Time is On My Side
Time for my weekly short story post! I presented this at the Not-So-Silent Planet open mic last night. The requirement was for a story that is 5-7 minutes long and this is actually a bit on the long side. I actually think it needs to be longer.
The basic inspiration for the story was “what if time travel was super easy and there were no consequences?”
There are consequences, though. There are always consequences.
I’ve written some serious stories the last few weeks. This one is a lot more comedic. As always, if you read, I’d love to hear your thoughts.
Who knew time travel would end up being so darn easy?
Einstein was right about most things but when it came to time travel, he got it totally wrong. As soon as someone discovered he’d forgotten to carry a 2, people started traveling through time with the kind of thoughtlessness that had formerly been reserved for buying apples and masturbation.
Why travel to the grand canyon when you could take a trip back in time to see what it looked like when it was just the grand plain with a river in the middle of it? Why worry about extinction when you could bring back a flock of Dodos and repopulate the species? Why worry about making a bad choice in a life partner when you could travel back in time and end the relationship before it began?
Worried about creating a paradox? Not a problem. Turns out you can mess with the past all you want and the consequences are negligible.
Sure, changes in the past do cause ripples like tossing a rock into a pond. That old analogy is actually a good one.
But imagine your pond is the size of the atlantic ocean and your rock is the size of a grain of sand. You can throw a handful of sand into the ocean and the long-term effects won’t even last a few seconds.
Same with doing something seemingly huge like killing Hitler (someone did that). The result, six million jews died by inhaling poisonous gas fumes from a particularly cheap brand of Hanukkah candles. Put the candle manufacturer out of business (someone did that too) and six million Jews starve to death when a shortage of Hanukkah candles results in a disastrous global recession.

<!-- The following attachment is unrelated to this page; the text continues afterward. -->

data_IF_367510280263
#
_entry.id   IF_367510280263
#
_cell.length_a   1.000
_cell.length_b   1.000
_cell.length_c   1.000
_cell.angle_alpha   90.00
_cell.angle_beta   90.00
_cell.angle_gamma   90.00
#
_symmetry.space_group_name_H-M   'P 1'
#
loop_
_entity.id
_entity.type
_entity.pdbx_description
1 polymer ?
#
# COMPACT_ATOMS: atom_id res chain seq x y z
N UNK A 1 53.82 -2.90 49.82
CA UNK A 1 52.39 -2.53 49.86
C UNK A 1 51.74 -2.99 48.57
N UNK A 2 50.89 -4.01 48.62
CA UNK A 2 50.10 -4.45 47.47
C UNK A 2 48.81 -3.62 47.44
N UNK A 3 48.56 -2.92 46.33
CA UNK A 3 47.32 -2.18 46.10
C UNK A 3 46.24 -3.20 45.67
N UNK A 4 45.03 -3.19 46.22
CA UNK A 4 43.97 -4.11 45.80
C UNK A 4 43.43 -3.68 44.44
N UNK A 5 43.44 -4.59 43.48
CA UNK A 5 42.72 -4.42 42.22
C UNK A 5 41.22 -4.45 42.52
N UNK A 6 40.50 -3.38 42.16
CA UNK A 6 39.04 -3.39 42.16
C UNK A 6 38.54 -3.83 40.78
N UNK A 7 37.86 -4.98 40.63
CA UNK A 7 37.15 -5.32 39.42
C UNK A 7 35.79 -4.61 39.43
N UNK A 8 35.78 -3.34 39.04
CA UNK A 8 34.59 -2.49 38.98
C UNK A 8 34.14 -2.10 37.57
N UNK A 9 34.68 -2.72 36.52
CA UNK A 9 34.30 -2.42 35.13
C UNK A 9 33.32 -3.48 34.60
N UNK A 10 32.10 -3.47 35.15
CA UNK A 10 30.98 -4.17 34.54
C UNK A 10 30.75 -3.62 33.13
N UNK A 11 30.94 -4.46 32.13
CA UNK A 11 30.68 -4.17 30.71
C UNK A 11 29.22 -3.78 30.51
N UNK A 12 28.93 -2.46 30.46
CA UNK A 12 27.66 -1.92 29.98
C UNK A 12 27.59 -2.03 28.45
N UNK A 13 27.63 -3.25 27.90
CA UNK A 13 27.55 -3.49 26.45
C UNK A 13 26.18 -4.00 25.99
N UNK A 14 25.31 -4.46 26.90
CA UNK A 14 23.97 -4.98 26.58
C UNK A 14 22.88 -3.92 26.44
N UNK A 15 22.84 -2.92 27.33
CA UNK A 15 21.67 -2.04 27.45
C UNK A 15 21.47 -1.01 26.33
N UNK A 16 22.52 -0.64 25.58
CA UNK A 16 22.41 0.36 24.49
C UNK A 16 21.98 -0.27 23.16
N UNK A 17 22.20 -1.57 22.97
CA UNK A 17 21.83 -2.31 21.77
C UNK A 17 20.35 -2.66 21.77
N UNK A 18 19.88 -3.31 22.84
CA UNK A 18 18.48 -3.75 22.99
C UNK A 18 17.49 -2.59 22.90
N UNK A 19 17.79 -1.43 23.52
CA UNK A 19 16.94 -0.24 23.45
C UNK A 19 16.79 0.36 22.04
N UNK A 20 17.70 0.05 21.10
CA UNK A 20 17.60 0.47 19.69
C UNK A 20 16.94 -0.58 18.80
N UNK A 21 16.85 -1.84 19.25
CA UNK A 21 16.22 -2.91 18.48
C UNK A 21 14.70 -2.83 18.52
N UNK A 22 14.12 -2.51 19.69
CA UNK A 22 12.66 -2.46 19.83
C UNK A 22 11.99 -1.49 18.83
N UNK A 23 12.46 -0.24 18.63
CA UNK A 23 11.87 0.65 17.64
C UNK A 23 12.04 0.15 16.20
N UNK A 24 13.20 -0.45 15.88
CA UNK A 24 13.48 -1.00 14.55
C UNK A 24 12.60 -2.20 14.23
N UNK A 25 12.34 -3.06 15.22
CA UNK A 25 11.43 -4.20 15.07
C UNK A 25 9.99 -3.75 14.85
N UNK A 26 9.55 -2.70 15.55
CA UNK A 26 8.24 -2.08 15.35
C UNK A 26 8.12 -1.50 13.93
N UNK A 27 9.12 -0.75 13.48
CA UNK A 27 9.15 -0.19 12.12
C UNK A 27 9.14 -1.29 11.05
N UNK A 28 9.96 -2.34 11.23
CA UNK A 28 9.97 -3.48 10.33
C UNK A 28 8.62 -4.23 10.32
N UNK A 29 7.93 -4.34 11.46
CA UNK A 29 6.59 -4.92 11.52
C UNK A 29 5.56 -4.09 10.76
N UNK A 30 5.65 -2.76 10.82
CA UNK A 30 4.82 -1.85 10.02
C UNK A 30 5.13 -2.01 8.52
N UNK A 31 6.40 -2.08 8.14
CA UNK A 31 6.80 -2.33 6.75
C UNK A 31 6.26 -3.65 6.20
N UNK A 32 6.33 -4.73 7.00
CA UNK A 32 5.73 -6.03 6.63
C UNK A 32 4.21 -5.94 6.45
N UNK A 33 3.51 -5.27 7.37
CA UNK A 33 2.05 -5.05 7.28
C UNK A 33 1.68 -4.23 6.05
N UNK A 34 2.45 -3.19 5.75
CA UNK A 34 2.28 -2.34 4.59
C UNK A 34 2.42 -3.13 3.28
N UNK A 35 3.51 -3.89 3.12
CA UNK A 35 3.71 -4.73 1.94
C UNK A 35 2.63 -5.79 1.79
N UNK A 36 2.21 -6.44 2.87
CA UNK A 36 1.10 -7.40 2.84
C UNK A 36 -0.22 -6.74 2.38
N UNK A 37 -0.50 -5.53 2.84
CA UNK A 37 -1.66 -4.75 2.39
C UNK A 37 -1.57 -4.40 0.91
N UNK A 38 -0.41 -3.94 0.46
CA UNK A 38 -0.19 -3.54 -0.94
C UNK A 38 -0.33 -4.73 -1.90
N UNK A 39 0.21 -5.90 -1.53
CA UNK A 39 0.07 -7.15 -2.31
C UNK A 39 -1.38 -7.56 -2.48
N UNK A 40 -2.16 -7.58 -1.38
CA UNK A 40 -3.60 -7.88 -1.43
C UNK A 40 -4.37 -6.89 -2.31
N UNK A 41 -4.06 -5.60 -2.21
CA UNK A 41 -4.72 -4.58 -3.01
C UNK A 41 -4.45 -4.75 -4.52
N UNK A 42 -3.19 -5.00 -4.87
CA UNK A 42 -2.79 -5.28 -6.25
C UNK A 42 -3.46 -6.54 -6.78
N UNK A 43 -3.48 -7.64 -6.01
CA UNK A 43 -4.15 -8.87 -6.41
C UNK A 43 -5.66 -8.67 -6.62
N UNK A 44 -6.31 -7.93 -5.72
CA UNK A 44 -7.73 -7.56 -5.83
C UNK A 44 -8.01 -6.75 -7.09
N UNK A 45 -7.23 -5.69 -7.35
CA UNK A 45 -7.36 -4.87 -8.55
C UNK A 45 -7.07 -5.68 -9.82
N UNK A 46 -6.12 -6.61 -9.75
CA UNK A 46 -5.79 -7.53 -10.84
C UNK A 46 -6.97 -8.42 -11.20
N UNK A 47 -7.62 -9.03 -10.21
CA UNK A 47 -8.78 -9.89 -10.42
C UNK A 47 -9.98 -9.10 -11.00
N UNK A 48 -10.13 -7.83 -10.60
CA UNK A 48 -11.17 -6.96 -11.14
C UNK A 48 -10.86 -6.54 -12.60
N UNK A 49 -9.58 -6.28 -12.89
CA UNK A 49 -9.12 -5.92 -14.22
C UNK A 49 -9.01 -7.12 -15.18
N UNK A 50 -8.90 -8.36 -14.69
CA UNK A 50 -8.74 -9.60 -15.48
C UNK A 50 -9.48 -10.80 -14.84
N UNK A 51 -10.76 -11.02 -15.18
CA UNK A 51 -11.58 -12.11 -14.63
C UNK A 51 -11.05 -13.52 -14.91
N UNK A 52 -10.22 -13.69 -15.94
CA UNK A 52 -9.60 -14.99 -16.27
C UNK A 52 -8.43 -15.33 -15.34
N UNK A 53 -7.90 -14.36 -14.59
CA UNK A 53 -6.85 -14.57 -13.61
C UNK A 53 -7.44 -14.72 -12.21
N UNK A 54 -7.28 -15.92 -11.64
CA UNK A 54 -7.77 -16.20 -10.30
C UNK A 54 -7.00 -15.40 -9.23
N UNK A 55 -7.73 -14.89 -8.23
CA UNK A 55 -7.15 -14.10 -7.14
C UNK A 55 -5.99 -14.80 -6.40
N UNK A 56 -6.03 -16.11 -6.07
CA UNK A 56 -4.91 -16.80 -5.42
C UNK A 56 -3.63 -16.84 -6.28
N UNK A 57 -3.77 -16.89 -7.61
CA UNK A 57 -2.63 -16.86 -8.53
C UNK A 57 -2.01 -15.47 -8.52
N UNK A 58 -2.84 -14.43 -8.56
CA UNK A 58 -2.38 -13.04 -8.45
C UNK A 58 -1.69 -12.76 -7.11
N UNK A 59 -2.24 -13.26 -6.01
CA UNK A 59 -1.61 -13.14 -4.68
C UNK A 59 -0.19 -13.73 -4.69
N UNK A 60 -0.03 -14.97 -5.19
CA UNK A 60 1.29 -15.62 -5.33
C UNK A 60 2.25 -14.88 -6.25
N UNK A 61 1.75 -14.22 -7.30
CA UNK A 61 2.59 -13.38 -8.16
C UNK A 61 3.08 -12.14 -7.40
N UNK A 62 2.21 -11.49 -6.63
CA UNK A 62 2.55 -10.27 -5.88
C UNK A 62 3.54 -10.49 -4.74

It doesn’t matter what anyone does. Six million Jews are still going to die.
The result is a consequence free lifestyle where anyone can do anything and if it all goes wrong, they can fix it and try again.
The problem with the creation of a consequence free society, of course, is the consequences.
Henry understood the consequences. They weren’t as dramatic as a complete rearrangement of the fabric of time.
That happened, yes. However, the fabric of time was a lot like spandex. You could shove just about any shape into it and it held up just fine.
The shape might be really unattractive in spandex. But that wasn’t the fault of the spandex.
The problems were a lot more subtle. Millions of time travelers were changing history so rapidly, it was nearly impossible to keep up. The mental strain of a constantly shifting history would become too much for some of them. And they would break.
When someone broke, they were called comets. With good reason.
If a comet travelled back in time and changed literally anything – the consequences were catastrophic and unchangeable. About ten years ago, a comet had decided that Duran Duran needed a better lead singer than Simon Le Bon.
A completely reasonable conclusion.